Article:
Tuesday, September 19, 2017

Attacking (Users Of) The Wayback Machine

Right from the start, nearly two decades ago, the LOCKSS system assumed that:
Alas, even libraries have enemies. Governments and corporations have tried to rewrite history. Ideological zealots have tried to suppress research of which they disapprove.
The LOCKSS polling and repair protocol was designed to make it as difficult as possible for even a powerful attacker to change content preserved in a decentralized LOCKSS network, by exploiting excess replication and the lack of a central locus of control.

Just like libraries, Web archives have enemies. Jack Cushman and Ilya Kreymer's (CK) talk at the 2017 Web Archiving Conference identified seven potential vulnerabilities of centralized Web archives that an attacker could exploit to change or destroy content in the archive, or mislead an eventual reader as to the archived content.

Now, Rewriting History: Changing the Archived Web from the Present by Ada Lerner et al (L) identifies four attacks that, without compromising the archive itself, caused browsers using the Internet Archive's Wayback Machine to view pages that look different to the originally archived content. It is important to observe that the title is misleading, and that these attacks are less serious than those that compromise the archive. Problems with replaying archived content are fixable, loss or damage to archived content is not fixable.

Below the fold I examine L's four attacks and relate them to CK's seven vulnerabilities.

To review, CK's seven vulnerabilities are:
  1. Archiving local server files, in which resources local to the crawler end up in the archive.
  2. Hacking the headless browser, in which vulnerabilities in the execution of Javascript by the crawler are exploited.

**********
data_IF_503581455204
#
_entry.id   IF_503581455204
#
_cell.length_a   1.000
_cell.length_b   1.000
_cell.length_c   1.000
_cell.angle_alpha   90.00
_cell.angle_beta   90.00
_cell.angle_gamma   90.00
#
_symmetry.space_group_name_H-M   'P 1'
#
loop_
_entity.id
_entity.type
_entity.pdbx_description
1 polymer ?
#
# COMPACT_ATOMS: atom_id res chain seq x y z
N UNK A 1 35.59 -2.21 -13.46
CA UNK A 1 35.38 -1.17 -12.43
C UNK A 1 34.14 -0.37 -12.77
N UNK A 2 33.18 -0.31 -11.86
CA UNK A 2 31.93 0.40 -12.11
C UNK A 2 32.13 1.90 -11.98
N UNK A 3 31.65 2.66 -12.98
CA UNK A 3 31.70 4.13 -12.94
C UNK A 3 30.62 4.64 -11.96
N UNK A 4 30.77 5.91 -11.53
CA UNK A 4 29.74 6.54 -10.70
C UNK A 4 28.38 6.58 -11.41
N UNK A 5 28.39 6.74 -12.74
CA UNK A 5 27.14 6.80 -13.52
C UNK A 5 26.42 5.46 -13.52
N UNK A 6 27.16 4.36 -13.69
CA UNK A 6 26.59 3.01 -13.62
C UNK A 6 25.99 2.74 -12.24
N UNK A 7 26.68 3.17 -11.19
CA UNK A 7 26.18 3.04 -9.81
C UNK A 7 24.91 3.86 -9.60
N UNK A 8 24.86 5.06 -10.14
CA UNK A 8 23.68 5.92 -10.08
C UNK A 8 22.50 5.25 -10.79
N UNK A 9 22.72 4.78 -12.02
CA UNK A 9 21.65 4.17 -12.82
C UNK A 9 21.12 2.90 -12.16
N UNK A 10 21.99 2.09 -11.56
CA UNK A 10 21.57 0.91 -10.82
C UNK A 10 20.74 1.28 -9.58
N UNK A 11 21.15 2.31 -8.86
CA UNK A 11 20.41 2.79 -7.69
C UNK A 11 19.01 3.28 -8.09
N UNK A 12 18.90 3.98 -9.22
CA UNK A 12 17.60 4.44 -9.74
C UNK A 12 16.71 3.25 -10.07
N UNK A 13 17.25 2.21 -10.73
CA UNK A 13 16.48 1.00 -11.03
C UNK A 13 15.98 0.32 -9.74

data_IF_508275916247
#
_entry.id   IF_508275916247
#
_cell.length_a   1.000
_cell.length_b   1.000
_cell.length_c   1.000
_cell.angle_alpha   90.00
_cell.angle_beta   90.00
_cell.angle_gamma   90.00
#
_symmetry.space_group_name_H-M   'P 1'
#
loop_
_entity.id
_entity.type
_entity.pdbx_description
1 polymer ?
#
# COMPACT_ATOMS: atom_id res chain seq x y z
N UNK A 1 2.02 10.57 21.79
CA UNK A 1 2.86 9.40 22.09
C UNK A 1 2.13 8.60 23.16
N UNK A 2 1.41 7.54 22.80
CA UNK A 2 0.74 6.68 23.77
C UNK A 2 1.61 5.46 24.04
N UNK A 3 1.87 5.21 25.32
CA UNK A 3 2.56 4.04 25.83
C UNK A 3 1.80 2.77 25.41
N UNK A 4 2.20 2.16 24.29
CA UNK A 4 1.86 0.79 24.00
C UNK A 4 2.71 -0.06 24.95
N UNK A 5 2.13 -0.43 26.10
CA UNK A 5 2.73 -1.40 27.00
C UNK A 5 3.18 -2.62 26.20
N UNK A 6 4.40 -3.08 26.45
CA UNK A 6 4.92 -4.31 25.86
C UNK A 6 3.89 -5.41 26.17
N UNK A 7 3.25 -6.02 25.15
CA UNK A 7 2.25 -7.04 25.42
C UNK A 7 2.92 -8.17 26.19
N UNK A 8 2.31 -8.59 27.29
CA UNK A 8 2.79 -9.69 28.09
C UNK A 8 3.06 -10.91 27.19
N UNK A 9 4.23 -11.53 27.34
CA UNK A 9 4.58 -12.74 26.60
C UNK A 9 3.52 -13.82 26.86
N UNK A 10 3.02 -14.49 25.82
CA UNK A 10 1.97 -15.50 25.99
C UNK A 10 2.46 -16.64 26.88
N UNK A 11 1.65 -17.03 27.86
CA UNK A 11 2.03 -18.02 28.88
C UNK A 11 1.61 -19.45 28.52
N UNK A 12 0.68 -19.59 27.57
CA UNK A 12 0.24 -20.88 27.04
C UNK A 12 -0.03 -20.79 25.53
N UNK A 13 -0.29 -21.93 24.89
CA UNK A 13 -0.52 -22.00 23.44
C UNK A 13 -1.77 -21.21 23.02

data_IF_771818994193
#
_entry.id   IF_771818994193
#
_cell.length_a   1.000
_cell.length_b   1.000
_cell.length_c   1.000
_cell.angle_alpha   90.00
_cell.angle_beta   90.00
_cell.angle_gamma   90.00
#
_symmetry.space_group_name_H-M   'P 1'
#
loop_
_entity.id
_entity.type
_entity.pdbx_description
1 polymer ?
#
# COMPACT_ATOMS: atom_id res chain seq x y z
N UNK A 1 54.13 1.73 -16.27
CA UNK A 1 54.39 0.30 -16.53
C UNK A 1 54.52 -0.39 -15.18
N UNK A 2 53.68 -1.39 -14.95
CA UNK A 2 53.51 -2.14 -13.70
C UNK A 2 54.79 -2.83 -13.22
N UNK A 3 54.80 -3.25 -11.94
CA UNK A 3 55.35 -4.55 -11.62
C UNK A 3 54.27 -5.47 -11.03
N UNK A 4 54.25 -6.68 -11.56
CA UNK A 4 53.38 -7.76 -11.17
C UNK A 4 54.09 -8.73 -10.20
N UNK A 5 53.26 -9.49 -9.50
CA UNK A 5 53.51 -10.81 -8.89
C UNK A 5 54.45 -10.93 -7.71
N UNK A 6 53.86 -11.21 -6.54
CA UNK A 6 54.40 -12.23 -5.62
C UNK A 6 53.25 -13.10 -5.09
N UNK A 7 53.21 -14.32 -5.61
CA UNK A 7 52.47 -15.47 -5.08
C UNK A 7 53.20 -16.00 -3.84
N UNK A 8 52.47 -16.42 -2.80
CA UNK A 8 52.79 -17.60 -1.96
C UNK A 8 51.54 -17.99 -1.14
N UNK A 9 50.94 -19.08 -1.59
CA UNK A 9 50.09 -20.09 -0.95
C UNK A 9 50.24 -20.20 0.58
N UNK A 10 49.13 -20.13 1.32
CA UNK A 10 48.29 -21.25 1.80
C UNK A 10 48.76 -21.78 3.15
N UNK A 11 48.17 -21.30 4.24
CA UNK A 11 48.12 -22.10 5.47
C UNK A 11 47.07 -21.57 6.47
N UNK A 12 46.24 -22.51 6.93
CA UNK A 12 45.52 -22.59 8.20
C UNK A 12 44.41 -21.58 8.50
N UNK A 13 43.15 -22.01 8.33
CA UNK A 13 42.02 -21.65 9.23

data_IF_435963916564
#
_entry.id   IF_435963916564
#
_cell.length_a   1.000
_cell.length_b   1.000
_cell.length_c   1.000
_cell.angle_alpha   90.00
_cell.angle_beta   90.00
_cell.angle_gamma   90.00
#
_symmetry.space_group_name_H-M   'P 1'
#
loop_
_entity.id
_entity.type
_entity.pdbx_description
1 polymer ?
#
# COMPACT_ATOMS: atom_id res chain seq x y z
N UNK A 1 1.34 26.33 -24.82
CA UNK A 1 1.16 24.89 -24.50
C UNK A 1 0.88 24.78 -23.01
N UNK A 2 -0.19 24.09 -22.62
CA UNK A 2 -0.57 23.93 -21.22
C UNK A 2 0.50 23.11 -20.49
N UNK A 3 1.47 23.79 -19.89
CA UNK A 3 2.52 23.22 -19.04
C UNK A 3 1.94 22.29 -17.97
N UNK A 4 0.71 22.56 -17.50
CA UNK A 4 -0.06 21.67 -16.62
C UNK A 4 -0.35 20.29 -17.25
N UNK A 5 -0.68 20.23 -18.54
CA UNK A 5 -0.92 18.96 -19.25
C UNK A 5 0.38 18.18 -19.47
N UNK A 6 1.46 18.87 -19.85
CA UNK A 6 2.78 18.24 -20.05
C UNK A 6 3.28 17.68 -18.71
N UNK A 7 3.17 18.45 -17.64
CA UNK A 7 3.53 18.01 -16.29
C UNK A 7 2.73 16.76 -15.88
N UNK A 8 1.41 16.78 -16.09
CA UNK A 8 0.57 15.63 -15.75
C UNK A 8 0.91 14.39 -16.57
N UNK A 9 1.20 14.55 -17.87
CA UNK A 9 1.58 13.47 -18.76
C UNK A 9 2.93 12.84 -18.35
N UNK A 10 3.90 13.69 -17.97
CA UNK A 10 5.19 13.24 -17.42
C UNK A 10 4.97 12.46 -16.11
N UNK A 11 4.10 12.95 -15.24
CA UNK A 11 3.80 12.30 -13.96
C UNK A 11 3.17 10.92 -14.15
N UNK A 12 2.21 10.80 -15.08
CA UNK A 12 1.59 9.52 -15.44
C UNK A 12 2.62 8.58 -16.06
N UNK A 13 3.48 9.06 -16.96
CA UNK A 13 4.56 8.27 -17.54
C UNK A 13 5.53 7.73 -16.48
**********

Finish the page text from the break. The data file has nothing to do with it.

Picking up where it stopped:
3. Stealing user secrets during capture, a vulnerability of user-driven crawlers which typically violate cross-domain protections.
  4. Cross site scripting to steal archive logins:
    When replaying preserved content, the archive must serve all preserved content from a different top-level domain from that used by users to log in to the archive and for the archive to serve the parts of a replay page (e.g. the Wayback machine's timeline) that are not preserved content. The preserved content should be isolated in an iframe.
  5. Live web leakage on playback:
    Especially with Javascript in archived pages, it is hard to make sure that all resources in a replayed page come from the archive, not from the live Web. If live Web Javascript is executed, all sorts of bad things can happen. Malicious Javascript could exfiltrate information from the archive, track users, or modify the content displayed.
  6. Show different page contents when archived:
    it is possible for an attacker to create pages that detect when they are being archived, so that the archive's content will be unrepresentative and possibly hostile. Alternately, the page can detect that it is being replayed, and display different content or attack the replayer.
  7. Banner spoofing:
    When replayed, malicious pages can overwrite the archive's banner, misleading the reader about the provenance of the page.
Vulnerabilities CK1 through CK4 are attacks on the archive itself, possibly leading to corruption and loss. The remaining three are attacks on the eventual reader, similar to of L's four. You need to read the paper to get the full details of their attacks, but in summary they are are:
  1. Archive-Escape Abuse: The attackers identified an archived victim page that embedded a JavaScript resource from a third-party domain that had no owner, which they show is common. The resource was not present in the archive, so when they obtained control of the domain they were able to serve from it malicious JavaScript that the page served from the Wayback Machine would include. This is a version of vulnerability CK5.
  2. Same-Origin Escape Abuse: The attackers identified an archived victim page that, in an iframe from a third-party domain, included malicious JavaScript. On the live Web the Same-Origin policy prevented it from executing, but when served from the Wayback Machine the page and the iframe had the same origin. This is related to vulnerability CK4. It requires foresight, since the iframe code must be present at ingest time.